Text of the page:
“Inventors are vulnerable to scams,” warned Dr. Ur. “Many people make a lot of money off inventors because they believe they have a billion-dollar idea.

“So, the inventor eagerly forks over $10,000, or sometimes much more, to file a patent with an attorney who does not even ask them how they plan to make money off the patent, essential knowledge for writing it well. Then the inventor spends another $20,000 to prototype the idea, and more to develop it further, write a business plan, etc… Next thing the inventor knows, he is $70,000 in the hole and stuck with an idea he realizes probably won’t return anything.”

The inventor’s journey

Shmuel Ur, Phd | Dancing with his daughter

Video of Shmuel dancing tango with his daughter

Dr. Ur doesn’t just dwell on the dark side of his profession with students, of course. From brainstorming and ideation to patenting and commercialization, inventing represents a deeply rewarding journey once the inventor gains his or her footing. Dr. Ur draws from his unique experience to give inventors tools to navigate the still largely unmarked path of professional inventing. He walks that path with them, literally and figuratively, and encourages his inventors to have fun while doing it.

When Dr. Ur isn’t inventing, he enjoys hiking and dancing. Three inventors in his workshop were met while on a multi-week hike in Israel organized yearly to commemorate fallen soldiers. Last year alone, he hiked 20 days in Finnish Lapland and another week in Scotland, in addition to several weeks throughout Israel.

Several other inventors invited to his workshop he met while dancing tango. Dancing gives his active mind a much-needed opportunity to rest as he endeavors to be entirely in the moment. That doesn’t come naturally to an ideas-person like Dr. Ur. His hobby has actually inspired a number of inventions related to dancing.  For example, he applied the principle underlying the way one leads in Tango to a method for assisting blind people to walk. 

“I try not to invent when dancing, to be totally focused on the music and my partner, but I am not very good at it. Learning to stay in the moment is very hard for me as I am always thinking… I once even took a three-day tango/meditation workshop, but what I learned was that staying in the moment takes lots of practice.  As Tango is a hobby, one I am not great at but I really enjoy, I did not yet have the motivation to spend a lot of work to learn how not to think, how to stay in the moment.”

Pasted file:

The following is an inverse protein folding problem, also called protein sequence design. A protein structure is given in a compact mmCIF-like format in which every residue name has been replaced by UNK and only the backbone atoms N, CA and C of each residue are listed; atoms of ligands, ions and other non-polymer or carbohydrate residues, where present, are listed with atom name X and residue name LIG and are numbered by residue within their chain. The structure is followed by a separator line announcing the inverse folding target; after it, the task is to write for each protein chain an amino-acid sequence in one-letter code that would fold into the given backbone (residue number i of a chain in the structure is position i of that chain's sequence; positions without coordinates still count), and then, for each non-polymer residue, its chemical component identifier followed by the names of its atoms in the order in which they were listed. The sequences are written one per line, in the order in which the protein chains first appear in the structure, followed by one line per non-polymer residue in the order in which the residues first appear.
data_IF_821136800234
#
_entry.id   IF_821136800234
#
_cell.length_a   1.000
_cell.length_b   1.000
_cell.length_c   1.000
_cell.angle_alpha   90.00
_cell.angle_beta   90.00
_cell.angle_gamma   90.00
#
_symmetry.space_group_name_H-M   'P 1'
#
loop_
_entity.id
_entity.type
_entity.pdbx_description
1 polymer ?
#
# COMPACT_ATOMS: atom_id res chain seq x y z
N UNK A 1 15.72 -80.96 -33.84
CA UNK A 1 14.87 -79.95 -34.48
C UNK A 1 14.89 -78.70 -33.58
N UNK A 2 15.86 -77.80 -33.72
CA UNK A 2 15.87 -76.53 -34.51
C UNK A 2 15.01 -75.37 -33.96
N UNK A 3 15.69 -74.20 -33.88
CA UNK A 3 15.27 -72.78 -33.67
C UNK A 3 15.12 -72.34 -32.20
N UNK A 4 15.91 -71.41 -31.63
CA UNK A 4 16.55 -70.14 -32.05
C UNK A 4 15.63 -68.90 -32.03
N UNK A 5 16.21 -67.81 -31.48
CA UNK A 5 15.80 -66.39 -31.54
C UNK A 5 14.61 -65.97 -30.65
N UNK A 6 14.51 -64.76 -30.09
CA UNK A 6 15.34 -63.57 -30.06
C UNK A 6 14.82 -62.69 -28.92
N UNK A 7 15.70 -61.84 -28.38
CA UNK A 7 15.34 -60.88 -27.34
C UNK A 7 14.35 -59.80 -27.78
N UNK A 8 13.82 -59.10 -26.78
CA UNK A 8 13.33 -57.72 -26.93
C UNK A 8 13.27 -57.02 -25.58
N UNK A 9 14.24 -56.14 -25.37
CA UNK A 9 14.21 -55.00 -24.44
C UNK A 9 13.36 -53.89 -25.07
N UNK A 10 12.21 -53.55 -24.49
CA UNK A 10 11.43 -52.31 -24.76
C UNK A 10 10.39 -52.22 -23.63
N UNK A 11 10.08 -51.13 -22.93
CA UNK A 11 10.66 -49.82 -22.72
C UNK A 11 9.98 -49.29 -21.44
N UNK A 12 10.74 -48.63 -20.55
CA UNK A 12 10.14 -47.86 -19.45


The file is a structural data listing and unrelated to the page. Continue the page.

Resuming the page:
Read Part II

Connect with Shmuel on the Xinova Inventor Network

Dr Shmuel Ur – Bio

Dr. Shmuel Ur ( was a research scientist in the IBM research lab in Haifa, Israel for 16 years, where he held the title of IBM Master Inventor. Later, he became an independent inventor (working with the predecessor to Xinova and start-ups). Shmuel taught software testing in the Technion and Haifa University. Shmuel taught, both inside and outside IBM, various software engineering disciplines, giving one-day to one-week courses on the topics of coverage, code review, and testing and developing concurrent software. Shmuel has also consulted with banks and companies as to how to improve their software development process.

Shmuel received his Ph.D. in Algorithms Optimization and Combinatorics in 1994 in Carnegie Mellon University under Michael Trick and Nobel Prize winner Herbert Simon. He received his Bs.C. and Ms.C. from the Technion in Israel. Shmuel has published in the fields of hardware testing, artificial intelligence, algorithms, software testing and testing of multi-threaded programs. He founded and chaired PADTAD, a workshop on testing multi-threaded applications and the Haifa Verification Conference and was on program committees of many conferences. Shmuel has more than 60 professional publications, more than 95 granted patents, more than 250 patent applications, has sold more than 50 ideas, invented more than 100 patents for customers, and has given numerous talks and tutorials.